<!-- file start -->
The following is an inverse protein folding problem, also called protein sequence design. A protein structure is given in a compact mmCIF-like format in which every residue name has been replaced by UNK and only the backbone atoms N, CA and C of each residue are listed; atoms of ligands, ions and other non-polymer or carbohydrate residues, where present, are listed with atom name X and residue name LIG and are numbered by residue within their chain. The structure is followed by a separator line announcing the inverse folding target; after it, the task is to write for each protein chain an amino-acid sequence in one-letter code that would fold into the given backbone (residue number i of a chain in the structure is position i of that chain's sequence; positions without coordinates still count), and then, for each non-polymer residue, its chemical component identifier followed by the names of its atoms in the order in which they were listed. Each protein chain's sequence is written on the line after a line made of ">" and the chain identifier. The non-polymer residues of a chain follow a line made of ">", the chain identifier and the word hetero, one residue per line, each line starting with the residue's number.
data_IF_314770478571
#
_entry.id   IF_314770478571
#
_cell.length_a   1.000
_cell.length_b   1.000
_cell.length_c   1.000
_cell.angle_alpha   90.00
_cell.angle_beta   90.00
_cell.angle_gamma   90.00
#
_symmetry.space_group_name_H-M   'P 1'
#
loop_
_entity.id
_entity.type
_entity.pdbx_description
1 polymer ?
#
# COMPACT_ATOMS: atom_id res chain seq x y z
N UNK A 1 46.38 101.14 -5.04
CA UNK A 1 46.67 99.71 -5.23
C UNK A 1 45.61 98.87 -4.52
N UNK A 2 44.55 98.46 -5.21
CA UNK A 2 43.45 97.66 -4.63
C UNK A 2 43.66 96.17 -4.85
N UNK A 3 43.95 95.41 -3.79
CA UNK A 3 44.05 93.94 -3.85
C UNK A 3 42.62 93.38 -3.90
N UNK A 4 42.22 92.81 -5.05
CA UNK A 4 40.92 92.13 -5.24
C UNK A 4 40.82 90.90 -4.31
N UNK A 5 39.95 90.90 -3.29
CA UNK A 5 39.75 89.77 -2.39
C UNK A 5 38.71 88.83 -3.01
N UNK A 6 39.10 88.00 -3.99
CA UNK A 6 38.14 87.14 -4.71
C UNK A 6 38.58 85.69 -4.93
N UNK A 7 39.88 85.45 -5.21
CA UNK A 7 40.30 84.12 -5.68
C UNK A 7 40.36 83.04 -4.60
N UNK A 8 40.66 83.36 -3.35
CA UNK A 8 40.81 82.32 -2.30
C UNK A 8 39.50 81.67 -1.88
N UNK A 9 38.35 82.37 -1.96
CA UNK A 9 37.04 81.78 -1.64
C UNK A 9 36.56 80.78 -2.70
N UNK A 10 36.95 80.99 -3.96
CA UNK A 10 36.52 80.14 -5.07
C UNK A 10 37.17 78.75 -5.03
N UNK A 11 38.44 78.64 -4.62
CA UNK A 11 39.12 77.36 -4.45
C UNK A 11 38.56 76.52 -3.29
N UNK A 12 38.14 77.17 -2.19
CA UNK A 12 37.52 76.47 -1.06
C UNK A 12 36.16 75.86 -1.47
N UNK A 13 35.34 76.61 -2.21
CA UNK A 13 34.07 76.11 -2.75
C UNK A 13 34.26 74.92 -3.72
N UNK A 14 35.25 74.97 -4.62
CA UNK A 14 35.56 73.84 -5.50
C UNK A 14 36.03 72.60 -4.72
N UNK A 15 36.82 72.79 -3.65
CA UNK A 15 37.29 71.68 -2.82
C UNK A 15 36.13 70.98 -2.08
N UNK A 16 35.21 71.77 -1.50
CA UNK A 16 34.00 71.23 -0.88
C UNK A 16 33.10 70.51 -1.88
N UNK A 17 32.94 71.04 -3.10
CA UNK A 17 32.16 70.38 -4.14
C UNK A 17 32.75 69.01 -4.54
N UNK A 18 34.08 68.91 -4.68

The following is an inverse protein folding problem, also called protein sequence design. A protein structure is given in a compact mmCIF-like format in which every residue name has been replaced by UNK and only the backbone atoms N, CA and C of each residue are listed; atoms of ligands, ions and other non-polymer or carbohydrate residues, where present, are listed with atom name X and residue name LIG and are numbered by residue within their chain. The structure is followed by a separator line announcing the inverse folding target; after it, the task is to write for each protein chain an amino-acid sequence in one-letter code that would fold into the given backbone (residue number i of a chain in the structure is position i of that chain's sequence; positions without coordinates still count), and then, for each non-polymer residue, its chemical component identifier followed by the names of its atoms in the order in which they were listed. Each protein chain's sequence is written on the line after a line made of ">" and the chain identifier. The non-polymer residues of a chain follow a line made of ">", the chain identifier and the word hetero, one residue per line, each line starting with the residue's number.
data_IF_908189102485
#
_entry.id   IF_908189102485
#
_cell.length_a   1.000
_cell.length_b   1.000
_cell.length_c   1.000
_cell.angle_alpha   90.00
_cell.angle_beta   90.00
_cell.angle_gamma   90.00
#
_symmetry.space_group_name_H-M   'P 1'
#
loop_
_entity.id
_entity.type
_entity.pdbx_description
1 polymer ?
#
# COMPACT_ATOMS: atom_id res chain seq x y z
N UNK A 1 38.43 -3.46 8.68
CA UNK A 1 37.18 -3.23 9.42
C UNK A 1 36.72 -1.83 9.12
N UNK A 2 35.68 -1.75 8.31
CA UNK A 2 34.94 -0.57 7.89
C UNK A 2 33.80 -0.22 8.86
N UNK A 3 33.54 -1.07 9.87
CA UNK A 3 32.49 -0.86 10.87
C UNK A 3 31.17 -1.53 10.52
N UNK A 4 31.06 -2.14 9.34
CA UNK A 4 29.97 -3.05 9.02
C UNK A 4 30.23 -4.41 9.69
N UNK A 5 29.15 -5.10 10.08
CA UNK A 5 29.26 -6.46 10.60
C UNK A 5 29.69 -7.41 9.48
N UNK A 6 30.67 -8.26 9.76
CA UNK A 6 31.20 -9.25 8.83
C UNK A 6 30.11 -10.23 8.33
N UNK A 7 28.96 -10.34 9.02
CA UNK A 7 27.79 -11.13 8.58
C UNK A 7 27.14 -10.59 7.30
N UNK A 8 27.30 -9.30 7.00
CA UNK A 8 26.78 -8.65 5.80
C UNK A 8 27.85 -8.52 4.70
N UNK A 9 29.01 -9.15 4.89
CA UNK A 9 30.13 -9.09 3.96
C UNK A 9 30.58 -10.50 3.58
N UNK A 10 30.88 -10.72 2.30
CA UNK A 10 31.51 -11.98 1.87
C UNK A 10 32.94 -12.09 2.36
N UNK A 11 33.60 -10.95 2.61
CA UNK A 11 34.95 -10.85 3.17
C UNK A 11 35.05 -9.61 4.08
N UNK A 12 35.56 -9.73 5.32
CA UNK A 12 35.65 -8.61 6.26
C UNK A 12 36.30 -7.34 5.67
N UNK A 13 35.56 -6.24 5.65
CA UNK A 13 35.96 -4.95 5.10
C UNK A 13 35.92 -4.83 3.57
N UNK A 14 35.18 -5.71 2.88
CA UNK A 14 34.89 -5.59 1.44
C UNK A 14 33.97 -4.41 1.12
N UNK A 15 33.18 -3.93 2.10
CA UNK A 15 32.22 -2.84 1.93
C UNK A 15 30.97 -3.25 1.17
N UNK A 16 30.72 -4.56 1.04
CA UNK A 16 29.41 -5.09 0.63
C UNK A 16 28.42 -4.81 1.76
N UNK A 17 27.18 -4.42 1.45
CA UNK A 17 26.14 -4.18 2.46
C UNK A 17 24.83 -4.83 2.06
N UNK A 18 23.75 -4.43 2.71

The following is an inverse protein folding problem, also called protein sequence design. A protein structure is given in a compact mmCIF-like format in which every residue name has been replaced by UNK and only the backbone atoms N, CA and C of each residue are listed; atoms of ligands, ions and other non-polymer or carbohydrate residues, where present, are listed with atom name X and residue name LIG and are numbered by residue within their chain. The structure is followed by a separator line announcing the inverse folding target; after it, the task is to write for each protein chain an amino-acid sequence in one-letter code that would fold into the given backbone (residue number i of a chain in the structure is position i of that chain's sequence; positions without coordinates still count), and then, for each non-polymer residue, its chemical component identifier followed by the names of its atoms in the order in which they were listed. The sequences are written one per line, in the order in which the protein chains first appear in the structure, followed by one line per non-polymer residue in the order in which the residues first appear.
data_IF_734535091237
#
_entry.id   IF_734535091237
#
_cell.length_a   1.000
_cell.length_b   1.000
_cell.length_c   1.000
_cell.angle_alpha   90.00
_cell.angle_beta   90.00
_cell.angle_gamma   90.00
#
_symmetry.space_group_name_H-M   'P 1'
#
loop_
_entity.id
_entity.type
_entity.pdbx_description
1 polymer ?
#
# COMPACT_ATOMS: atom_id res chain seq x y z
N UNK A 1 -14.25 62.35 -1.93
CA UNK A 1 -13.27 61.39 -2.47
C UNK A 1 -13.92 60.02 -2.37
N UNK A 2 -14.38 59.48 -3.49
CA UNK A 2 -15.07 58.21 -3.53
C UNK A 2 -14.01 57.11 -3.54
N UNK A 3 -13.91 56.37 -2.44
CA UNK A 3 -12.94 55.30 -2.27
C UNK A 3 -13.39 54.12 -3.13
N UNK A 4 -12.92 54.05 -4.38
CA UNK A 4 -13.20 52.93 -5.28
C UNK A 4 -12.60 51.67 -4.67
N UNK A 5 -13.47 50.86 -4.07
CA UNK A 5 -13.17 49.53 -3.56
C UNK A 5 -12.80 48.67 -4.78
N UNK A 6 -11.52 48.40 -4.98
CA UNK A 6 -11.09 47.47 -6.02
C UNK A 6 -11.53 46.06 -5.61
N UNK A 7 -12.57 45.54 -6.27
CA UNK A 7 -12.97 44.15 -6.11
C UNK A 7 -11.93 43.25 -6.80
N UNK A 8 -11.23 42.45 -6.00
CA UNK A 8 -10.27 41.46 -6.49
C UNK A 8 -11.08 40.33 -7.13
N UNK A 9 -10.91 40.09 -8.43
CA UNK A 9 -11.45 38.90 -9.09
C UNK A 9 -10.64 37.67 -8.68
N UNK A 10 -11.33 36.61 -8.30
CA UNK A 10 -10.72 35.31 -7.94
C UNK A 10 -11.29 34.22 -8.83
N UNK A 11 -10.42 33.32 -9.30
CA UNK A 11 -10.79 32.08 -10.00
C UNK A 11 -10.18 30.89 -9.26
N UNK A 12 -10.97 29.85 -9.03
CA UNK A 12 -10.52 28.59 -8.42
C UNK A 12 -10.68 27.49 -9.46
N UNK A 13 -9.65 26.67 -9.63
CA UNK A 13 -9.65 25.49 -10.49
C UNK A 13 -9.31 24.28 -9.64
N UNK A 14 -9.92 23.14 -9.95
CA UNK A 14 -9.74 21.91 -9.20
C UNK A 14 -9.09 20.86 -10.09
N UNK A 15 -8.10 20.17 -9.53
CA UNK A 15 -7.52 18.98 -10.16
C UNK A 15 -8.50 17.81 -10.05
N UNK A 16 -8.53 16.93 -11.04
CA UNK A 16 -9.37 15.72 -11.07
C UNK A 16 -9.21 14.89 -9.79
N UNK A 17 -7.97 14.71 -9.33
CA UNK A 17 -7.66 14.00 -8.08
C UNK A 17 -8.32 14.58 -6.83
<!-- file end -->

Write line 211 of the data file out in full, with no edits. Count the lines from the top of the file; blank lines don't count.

CA UNK A 15 -7.52 18.98 -10.16